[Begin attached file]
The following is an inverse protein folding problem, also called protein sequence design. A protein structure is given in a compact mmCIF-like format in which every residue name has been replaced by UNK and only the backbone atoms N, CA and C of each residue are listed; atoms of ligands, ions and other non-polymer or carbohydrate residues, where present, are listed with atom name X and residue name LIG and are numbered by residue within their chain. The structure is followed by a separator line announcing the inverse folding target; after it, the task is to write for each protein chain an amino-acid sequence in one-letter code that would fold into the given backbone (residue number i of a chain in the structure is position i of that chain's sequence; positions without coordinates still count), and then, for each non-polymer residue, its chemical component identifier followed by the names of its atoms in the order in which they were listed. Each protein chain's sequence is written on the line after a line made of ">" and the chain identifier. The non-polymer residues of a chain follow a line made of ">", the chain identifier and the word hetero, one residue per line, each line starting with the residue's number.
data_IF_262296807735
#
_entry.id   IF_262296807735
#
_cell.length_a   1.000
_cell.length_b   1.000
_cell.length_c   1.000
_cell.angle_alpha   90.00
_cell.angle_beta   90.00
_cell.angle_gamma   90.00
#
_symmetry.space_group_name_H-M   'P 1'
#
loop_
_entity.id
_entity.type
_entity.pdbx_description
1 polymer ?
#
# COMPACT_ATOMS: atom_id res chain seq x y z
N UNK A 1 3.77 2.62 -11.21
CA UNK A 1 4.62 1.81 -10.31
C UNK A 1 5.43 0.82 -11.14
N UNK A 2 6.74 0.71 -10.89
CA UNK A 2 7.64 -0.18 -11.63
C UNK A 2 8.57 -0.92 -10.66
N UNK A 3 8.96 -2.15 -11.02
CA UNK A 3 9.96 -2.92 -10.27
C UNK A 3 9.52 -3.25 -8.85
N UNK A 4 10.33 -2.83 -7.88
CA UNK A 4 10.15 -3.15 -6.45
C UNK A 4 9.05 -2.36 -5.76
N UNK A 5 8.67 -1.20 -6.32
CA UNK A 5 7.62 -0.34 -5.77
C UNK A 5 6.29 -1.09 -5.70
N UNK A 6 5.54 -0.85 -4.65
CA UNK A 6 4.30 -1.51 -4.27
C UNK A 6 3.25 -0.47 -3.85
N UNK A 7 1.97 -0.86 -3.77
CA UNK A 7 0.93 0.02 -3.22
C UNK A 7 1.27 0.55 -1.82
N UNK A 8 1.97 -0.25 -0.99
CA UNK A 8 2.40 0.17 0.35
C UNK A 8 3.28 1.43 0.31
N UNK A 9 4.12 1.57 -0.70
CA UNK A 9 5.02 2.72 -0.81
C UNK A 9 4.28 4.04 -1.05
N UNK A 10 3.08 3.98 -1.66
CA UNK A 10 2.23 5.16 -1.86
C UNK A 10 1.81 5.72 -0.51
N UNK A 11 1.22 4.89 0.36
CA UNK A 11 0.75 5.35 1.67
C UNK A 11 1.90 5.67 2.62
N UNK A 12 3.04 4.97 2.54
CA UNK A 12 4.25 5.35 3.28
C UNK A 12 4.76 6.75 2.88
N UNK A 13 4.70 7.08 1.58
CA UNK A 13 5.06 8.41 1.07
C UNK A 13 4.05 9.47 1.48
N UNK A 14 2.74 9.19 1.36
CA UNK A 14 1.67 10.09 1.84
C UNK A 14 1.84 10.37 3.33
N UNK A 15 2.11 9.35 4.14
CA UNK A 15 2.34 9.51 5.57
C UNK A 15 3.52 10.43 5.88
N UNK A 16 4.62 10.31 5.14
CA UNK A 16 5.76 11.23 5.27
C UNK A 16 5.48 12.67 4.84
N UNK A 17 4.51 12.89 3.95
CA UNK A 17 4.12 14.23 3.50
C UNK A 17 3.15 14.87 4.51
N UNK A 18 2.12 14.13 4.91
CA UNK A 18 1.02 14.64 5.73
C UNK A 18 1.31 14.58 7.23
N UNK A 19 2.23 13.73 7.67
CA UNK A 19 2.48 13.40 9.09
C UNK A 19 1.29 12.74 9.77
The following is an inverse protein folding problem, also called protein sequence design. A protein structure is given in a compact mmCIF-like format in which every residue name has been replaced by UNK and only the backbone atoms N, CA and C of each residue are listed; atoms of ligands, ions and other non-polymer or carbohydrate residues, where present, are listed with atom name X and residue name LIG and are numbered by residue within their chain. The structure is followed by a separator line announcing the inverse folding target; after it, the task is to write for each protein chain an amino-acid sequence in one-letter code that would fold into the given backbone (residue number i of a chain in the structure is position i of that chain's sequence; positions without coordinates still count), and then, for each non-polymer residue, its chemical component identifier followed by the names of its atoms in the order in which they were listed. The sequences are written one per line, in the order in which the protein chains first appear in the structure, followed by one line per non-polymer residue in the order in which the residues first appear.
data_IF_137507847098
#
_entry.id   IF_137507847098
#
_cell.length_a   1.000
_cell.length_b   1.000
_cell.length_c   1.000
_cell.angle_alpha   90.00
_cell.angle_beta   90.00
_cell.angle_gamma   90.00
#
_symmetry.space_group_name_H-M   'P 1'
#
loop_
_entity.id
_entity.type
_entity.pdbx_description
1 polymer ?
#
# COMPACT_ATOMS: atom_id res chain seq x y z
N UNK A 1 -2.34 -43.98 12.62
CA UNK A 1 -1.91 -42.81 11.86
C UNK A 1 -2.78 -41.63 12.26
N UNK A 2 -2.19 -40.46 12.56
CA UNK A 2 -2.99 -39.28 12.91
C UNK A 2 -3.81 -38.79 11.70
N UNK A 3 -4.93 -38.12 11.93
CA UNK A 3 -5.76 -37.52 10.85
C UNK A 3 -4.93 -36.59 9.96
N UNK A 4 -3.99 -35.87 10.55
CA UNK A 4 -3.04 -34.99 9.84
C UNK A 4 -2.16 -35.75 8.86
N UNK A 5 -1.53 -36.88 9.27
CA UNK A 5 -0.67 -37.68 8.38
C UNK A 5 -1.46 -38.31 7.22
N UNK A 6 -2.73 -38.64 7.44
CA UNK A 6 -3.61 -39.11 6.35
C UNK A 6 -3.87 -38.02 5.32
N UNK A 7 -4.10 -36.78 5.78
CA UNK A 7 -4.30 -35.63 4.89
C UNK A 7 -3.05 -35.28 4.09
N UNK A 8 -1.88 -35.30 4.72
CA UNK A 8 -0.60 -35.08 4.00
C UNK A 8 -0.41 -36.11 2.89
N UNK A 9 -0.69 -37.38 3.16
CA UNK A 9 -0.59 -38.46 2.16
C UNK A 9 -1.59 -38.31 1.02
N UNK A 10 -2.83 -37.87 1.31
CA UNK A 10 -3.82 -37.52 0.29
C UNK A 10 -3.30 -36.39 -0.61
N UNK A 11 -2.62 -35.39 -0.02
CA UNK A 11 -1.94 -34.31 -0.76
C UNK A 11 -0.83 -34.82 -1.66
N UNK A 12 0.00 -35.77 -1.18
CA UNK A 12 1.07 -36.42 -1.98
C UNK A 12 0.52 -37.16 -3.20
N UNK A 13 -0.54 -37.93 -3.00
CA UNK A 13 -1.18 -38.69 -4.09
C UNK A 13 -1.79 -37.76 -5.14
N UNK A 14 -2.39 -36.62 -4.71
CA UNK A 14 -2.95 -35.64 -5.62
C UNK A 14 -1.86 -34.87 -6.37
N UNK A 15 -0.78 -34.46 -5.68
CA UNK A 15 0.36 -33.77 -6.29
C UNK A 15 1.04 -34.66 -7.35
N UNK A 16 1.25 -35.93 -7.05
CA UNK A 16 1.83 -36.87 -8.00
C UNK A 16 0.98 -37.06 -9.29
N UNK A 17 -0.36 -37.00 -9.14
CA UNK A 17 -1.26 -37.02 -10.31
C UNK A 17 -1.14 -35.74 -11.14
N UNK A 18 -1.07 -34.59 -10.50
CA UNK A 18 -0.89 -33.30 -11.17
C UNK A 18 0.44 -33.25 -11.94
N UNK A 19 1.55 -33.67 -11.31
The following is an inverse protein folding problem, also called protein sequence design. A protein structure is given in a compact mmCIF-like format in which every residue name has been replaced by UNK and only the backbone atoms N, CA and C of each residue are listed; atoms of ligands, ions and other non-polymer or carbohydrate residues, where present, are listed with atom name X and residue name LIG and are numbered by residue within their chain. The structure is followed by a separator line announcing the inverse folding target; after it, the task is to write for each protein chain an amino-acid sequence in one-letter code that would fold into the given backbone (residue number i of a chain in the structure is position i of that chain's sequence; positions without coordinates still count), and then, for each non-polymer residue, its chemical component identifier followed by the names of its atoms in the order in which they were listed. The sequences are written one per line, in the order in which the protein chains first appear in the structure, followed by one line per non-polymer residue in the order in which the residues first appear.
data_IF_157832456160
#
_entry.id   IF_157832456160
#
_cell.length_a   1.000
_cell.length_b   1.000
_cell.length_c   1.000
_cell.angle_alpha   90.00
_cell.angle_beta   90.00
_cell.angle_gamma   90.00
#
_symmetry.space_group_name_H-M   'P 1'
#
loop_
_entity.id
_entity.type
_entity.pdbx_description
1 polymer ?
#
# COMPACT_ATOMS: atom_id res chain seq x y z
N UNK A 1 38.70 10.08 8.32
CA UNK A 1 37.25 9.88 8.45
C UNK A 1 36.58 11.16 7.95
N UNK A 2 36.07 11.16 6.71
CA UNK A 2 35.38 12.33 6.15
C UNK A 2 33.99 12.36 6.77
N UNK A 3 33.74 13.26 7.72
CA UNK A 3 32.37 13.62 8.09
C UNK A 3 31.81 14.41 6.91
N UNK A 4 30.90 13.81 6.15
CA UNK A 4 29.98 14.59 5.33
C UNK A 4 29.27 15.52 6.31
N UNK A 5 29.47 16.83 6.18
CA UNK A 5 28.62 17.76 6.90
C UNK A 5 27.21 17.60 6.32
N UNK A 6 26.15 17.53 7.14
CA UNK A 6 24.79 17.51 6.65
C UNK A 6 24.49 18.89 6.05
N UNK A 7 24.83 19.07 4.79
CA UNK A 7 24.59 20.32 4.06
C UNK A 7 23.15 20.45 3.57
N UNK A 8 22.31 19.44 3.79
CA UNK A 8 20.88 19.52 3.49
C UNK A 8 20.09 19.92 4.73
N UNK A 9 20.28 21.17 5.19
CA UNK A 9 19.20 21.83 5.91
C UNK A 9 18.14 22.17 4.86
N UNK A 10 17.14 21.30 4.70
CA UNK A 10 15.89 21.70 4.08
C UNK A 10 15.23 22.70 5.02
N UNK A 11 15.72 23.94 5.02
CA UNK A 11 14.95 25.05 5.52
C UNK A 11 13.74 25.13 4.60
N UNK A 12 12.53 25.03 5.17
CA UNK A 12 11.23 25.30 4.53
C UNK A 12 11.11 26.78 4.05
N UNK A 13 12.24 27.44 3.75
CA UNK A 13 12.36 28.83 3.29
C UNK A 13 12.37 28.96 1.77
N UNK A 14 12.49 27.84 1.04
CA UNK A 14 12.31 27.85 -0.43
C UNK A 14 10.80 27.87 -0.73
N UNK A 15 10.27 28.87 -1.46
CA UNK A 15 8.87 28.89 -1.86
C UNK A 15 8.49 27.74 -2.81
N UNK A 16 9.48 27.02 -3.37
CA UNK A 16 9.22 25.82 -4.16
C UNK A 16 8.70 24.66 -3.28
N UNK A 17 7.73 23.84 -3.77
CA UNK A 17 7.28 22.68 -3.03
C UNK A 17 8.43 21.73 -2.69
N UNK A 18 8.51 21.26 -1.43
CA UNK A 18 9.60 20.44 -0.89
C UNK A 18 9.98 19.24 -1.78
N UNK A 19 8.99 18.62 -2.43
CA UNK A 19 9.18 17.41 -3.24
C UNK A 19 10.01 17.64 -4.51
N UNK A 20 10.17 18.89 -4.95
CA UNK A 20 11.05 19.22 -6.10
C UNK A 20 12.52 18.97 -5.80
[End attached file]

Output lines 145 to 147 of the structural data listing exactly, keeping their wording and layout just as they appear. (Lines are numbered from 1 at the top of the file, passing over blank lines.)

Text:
N UNK A 16 1.25 -35.93 -7.05
CA UNK A 16 1.83 -36.87 -8.00
C UNK A 16 0.98 -37.06 -9.29